Though I am sure your intentions are noble, the fact remains that BitPim is used every day to rip off BREW Developers. Therefore, don't you think it would be rather stupid for a BREW Developer to help you extend the tool to additional handsets?
If you want to write a BREW app. that will accomplish what you want, I'm sure that you'll find many here willing to help you. That would cost money though. Hardly a winning proposition when you want to give everything away.

Quote:It's attitudes like yours that make me write Open Source software and give it away.
Perhaps you'll think differently when you have a family to support and need to make your time and skills pay.
Though I am sure your intentions are noble, the fact remains that BitPim is used every day to rip off BREW Developers. Therefore, don't you think it would be rather stupid for a BREW Developer to help you extend the tool to additional handsets?
If you want to write a BREW app. that will accomplish what you want, I'm sure that you'll find many here willing to help you. That would cost money though. Hardly a winning proposition when you want to give everything away.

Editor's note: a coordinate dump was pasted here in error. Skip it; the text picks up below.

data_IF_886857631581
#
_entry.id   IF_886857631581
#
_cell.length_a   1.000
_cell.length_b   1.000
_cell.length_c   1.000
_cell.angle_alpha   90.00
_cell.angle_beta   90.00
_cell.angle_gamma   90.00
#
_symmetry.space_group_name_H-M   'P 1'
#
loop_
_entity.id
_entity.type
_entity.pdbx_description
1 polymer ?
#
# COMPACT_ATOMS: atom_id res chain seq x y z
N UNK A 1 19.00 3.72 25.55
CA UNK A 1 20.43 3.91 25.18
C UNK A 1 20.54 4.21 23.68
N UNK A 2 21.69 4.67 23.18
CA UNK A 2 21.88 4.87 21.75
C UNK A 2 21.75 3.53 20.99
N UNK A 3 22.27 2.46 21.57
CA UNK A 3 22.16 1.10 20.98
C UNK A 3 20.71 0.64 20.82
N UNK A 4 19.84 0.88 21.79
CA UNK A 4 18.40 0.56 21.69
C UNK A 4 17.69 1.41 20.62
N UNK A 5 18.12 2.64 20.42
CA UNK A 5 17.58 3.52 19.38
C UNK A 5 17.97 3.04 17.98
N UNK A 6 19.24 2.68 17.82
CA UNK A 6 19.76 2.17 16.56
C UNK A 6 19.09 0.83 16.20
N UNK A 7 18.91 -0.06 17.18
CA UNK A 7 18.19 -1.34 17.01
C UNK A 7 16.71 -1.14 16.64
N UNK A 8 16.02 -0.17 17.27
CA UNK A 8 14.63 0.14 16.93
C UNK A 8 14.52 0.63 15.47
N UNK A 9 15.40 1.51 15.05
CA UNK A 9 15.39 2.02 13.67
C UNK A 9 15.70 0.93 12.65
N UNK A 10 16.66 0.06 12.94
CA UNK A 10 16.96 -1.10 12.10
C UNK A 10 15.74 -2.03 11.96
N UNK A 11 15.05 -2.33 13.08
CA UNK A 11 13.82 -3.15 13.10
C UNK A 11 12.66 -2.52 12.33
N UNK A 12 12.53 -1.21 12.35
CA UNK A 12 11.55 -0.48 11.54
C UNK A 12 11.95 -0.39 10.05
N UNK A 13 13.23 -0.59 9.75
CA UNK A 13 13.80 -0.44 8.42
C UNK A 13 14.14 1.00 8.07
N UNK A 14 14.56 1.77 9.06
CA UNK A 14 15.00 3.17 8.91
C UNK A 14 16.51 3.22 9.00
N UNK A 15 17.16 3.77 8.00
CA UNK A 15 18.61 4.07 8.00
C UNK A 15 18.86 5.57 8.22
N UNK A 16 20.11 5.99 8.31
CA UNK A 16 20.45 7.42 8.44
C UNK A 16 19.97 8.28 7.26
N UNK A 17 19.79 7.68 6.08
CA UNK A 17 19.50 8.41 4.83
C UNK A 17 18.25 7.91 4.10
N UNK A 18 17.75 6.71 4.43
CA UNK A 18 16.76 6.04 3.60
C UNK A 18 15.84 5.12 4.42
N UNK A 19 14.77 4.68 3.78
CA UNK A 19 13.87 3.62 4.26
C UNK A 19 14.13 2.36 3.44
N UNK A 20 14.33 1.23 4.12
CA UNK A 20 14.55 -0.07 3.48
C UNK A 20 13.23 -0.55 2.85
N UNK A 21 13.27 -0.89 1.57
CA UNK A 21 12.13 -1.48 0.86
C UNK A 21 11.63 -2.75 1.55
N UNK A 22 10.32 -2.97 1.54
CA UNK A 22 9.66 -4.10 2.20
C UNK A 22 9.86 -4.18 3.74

Another solution would be for me to sync with Yahoo wirelessly and use the BREW API to update the phonebook/calendar. I'll write the app for free, but can I get it into the phone without paying fees?
I have a family to support too. But I have been programming for many years. I know when an app is too small to bother basing a business on it. I've already done one company where support costs exceed revenues.

Another solution would be for me to sync with Yahoo wirelessly and use the BREW API to update the phonebook/calendar. I'll write the app for free, but can I get it into the phone without paying fees?
I have a family to support too. But I have been programming for many years. I know when an app is too small to bother basing a business on it. I've already done one company where support costs exceed revenues.

Quote:I'll write the app for free, but can I get it into the phone without paying fees?
Why write the app for free? In a capitalist setting, that makes no sense. To me, it sounds like you might have a commercially viable idea. After all, Yahoo has lots of users that own cell phones - perhaps they would partner with you. Put that in front of Verizon's 6-7 million Get It Now users and you might be surprised by the response you get for your "too small" application.